The morning walk was down to Ponce again. The Great Blue Herons appear to have mated and have eggs in the nest. I can’t see them but the female has gone broody and is down on the nest most of the time. Things won’t change much for a while now on that front but that doesn’t mean activity is down. This morning, I found a Black Racer in the grasses along the seawall and a Little Blue Heron feeling safe enough to pose for a portrait.
It’s hard to get a decent shot in this position because the snake tends to bury itself in the grass. In this case, I found it sunning itself before going hunting. It was a good two feet long and let me take a couple of shots. I found this Little Blue Heron posing on one of the pilings of the boat launch.
Quite the handsome fellow. As I walked around I struck up a conversation with a fellow waiting for a photo class to start. I noticed that he had the Nikkor 55-300mm on a Nikon D5200 for the class. As we chatted, I asked him if I could borrow his lens for a couple of shots to compare it with my 55-200mm on the Nikon V1 body. Since the broody heron was on the nest, I moved over to a parking signpost to establish a common position and took a couple of shots with each lens. Here are the results. They are straight from the camera jpegs with a full height crop at 1024×786 ratio and then resized to 1024×768 for web display. If you click on them, you will see a larger view. For these first two, the left image is the 55-200 and the right is the 55-300. I did find it harder to hold the 55-300mm steady even with the VR on. Considering it was the equivalent of an 810mm lens on an FX camera that’s not too surprising.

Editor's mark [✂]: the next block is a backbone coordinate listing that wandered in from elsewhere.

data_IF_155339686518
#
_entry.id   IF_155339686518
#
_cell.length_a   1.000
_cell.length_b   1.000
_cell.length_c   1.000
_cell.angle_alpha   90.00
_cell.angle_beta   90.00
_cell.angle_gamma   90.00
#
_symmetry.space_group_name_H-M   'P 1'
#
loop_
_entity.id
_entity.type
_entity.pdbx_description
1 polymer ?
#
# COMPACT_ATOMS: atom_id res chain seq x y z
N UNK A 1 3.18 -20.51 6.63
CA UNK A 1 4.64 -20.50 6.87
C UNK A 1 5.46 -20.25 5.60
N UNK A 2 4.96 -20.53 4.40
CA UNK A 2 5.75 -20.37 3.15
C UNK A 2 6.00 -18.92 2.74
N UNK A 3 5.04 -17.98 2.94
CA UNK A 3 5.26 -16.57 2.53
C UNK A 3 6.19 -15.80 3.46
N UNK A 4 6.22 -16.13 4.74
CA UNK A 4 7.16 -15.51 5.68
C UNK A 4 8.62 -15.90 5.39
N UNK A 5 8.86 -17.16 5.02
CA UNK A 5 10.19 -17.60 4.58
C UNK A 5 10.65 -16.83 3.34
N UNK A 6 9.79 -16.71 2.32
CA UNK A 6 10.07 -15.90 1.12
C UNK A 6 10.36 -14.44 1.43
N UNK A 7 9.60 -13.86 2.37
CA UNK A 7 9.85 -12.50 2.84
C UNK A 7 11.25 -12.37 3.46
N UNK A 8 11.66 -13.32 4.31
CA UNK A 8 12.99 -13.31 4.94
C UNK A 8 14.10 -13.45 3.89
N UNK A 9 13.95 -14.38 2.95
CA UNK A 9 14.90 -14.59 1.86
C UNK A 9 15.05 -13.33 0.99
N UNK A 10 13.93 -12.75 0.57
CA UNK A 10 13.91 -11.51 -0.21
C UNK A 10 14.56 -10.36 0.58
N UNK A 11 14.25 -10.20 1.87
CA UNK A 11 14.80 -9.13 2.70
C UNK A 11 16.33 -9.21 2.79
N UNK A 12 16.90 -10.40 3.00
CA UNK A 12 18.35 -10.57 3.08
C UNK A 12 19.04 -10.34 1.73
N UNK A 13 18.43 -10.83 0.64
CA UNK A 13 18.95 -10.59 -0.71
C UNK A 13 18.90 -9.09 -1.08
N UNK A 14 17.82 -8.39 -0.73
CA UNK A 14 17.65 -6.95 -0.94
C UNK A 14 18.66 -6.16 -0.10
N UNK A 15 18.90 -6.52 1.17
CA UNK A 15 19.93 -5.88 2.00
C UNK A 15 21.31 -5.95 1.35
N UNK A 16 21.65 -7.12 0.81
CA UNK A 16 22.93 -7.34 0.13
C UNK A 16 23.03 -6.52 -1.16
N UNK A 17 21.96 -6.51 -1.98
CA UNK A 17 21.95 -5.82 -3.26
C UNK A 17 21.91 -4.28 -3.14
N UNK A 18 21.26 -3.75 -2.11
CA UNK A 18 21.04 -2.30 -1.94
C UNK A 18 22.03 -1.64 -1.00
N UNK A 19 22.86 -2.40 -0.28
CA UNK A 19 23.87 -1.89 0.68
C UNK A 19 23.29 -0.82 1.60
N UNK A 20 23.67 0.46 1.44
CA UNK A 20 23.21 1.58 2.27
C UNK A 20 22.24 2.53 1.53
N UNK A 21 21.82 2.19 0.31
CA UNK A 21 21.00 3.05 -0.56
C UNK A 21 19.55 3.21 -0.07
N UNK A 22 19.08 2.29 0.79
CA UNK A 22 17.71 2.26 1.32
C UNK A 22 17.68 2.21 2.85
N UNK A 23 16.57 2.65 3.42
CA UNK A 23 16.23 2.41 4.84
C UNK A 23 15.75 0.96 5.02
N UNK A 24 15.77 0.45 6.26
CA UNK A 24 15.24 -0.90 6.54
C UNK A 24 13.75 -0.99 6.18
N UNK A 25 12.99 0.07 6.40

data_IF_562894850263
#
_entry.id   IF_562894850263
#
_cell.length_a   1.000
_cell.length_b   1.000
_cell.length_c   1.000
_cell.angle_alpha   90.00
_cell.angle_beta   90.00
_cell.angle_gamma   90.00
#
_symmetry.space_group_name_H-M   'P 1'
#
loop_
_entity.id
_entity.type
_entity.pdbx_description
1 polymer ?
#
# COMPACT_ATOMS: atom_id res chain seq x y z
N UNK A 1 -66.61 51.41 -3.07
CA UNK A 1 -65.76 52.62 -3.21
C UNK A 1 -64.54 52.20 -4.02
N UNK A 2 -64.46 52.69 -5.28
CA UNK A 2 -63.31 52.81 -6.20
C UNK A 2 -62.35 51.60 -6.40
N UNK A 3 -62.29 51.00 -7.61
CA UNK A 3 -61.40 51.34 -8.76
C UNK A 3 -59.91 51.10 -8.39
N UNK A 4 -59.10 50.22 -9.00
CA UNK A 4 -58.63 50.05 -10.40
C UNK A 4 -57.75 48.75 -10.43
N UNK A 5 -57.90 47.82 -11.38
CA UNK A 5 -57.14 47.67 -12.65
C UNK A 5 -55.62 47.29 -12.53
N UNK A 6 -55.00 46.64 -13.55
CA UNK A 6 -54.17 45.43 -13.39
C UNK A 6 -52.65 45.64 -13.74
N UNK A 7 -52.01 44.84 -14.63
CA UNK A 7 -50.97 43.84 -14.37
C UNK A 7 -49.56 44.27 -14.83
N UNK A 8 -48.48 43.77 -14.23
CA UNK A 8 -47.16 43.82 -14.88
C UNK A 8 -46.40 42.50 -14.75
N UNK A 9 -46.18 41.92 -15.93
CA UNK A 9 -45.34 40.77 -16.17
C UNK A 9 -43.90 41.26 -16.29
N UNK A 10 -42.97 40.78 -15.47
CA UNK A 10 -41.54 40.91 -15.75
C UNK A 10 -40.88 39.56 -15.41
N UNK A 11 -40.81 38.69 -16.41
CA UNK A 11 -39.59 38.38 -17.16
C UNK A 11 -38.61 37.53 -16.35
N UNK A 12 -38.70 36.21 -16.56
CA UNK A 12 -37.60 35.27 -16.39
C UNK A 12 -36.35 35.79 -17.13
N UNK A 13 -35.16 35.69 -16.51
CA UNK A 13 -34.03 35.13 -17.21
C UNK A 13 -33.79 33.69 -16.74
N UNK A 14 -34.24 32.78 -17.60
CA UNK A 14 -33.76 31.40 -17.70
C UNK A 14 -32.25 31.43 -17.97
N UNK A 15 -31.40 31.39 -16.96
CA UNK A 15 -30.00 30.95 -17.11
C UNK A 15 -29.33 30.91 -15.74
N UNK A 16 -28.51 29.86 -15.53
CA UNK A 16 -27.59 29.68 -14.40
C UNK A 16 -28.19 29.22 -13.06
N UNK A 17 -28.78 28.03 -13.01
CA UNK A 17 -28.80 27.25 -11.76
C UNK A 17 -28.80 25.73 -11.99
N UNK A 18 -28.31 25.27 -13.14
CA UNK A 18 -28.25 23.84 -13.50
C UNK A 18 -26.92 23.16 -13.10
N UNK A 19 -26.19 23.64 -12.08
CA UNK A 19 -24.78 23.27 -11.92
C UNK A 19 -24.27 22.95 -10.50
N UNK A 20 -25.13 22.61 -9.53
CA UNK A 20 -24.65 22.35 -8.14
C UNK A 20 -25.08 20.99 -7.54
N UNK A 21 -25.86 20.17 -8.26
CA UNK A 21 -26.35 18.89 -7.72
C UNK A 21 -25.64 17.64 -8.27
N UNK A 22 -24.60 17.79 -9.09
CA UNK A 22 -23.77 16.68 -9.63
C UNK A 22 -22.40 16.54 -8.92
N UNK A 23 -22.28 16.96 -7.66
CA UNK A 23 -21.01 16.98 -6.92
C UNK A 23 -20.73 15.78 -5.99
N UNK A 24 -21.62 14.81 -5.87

By way of comparison, I cropped the 55-200 image on the left to approximately the same size as the 55-300mm. Here is the result.
Please note, these are not formal optical tests of the lenses. The show results that I find in the field using normal operating methods. In this case, I find the 55-200 better than the 55-300 but, had I had the longer lens on a monopod or tripod, the results could be different. Both seem to work well with the V1.
Posted in animal behavior, Bird, Camera Gear, Park, Park - Ponce de Leon, reptile
Tagged black racer, Great Blue Heron, Little Blue Heron, nikkor 55-200mm VR, Nikkor 55-300mm VR, Nikon FT-1, Nikon V1
Sorry, couldn’t miss taking the opportunity for an alliterative title. Our local Brown Pelicans are beginning to change into their breeding colors and act in flocks and pairs. That means that the rookery in the mangroves will be filling up soon and we will have young in another couple of months. The banner above shows them hanging out near the fishing pier this morning. They would cluster for a while and then fly off to feed. Several of them have started pairing and flying and feeding together.
When paired they even tend to flap their wings or glide and turn in near identical form as the fly. My favorite shot from this morning was this one
On the way down to the park, I also discovered this Red Shouldered Hawk hunting in the Mangroves.
Whenever we go to Fort Myers for some reason I notice a sign for the Prairie Pines Preserve on the north side of town just past Del Prado Blvd. I never had the time to stop off so decided to take a trip to see what was there. I was pleasantly surprised by the size of the property (2700 acres) and the facilities. I didn’t have a lot of time so I limited myself the the area within a mile of the parking lot. Recent rains also made a lot of the trails pretty swampy which was another limiting factor.
It was also mid afternoon and there wasn’t a lot of activity. The preserve is very handicap accessible with a hard shell path from the parking lot that runs in a loop around a marsh. The Great Egret above was seen from the path. There is a boardwalk over the marshy area and an observation blind just past the boardwalk. Unfortunately, that was closed due to a swarm of bees on the day I was there. I found a small alligator in the pond on the north side of the parking lot and a lot of wildflowers in bloom. Here is a small sample.